[0031] When more setup time is permissible for the geo-localization infrastructure assembly 12, tripods 40 could provide for an alternative approach at, for example, construction or mobile industrial sites. Floating devices 42, such as drones, can be used in large areas that allow for direct line of sight (LOS) connectivity from higher levels of elevation, such as in open air spaces. Examples for the latter approach could be battlefields, or larger construction and industrial sites.

[0032] Referring to FIG. 4, one embodiment of the inventive method is shown at 50. The method 50 begins at 52. The infrastructure transceiver devices 16 are set up, including initiation and location processes, at 54. The secondary transceiver devices 24 are then rolled out at 56. The infrastructure transceiver devices 16 detect, identify and locate the secondary transceiver devices 24 at 58. Information regarding location are sent to each of the secondary transceiver devices 24, so they become self-aware of their location at 60.

[0033] In the instances when the secondary transceiver devices 24 are functionally as capable as the infrastructure transceiver devices 16, the secondary transceiver devices 24 transition into acting as infrastructure transceiver devices 16 after they become self-aware. This occurs at 62. When secondary devices 24 transition to infrastructure transceiver devices 16, the network infrastructure expands at 64. Additional secondary transceiver devices 24 are rolled out at 65 to expand the geo-localization infrastructure assembly 12. The second portion of transceiver devices or tags 32 can be located by the infrastructure 16 and secondary 24 transceiver devices at 66. After the assignment is terminated, the infrastructure 16 and secondary 24 transceiver devices can be removed at 68 or they can be destroyed and/or automatically disabled through an appropriate mechanism at 70. The method 50 terminates at 72.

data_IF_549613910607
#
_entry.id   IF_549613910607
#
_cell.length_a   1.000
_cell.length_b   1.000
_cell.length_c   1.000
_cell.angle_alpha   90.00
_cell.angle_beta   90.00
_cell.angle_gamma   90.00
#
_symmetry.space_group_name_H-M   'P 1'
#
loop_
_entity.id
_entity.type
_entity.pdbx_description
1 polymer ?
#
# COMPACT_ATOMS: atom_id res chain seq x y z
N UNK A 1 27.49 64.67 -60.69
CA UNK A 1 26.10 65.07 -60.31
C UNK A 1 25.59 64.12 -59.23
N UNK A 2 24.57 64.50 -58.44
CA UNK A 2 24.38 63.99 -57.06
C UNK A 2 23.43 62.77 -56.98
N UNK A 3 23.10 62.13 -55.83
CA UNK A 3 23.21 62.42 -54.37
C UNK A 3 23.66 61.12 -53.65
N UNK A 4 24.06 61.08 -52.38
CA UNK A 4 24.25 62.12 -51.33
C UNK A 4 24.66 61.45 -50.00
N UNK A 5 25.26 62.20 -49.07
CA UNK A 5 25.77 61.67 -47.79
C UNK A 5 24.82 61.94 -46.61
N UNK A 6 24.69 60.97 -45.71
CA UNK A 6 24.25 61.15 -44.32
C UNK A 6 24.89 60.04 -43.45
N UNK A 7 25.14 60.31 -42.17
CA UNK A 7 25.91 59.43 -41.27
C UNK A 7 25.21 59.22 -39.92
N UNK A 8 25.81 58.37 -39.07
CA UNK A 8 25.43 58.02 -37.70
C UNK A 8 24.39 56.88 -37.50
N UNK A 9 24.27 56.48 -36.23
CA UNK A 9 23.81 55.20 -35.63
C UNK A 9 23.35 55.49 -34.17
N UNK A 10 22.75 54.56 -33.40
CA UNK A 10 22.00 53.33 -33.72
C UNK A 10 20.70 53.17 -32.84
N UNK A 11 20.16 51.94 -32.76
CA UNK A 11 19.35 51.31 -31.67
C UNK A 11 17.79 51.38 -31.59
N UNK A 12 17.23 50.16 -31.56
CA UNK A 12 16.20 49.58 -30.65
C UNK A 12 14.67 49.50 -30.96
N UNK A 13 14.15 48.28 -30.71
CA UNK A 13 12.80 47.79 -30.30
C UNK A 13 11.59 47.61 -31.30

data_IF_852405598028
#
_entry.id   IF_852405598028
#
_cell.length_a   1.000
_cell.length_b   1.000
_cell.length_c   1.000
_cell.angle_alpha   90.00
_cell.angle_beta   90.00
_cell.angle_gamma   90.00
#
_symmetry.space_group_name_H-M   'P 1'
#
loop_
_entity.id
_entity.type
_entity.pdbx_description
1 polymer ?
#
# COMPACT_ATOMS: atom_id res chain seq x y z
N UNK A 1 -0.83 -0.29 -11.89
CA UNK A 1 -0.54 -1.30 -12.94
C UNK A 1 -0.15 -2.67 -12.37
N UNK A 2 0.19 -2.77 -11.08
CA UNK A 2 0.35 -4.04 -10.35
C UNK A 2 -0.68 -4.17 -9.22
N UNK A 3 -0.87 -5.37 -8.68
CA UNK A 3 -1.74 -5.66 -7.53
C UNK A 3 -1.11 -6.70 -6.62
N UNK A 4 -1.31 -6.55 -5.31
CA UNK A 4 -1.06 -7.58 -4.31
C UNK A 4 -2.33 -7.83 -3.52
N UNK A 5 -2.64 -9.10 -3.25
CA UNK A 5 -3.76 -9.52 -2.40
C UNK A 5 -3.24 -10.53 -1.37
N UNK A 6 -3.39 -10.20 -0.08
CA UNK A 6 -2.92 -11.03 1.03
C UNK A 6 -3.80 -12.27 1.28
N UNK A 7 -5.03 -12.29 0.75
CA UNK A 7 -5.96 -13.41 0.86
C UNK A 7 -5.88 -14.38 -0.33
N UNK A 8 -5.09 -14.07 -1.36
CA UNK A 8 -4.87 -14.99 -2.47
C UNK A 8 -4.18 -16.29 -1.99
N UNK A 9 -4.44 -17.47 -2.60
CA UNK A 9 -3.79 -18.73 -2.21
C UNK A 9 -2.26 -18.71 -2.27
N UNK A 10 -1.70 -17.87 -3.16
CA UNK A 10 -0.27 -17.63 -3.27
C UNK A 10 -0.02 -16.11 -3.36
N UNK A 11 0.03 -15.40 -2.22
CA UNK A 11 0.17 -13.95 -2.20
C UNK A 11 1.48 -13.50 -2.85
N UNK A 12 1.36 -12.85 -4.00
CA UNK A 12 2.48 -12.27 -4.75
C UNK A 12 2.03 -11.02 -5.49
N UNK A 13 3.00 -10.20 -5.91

[0034] Once the network infrastructure has been established and calibrated, and some, if not all, of the secondary transceiver devices 24 transition to infrastructure transceiver devices 16, the initial infrastructure transceiver devices 16 (i.e., those secured to firetruck 14) can be moved or relocated, with network infrastructure still being able to fully function and show the location of any infrastructure 16, secondary 24 or tertiary 32 device still activated within this non-static environment 10. The overall setup and calibration process can be done very rapidly and is expected to be completed within minutes.

[0035] The invention has been described in an illustrative manner. It is to be understood that the terminology, which has been used, is intended to be in the nature of words of description rather than of limitation.

[0036] Many modifications and variations of the invention are possible in light of the above teachings. Therefore, within the scope of the appended claims, the invention may be practiced other than as specifically described.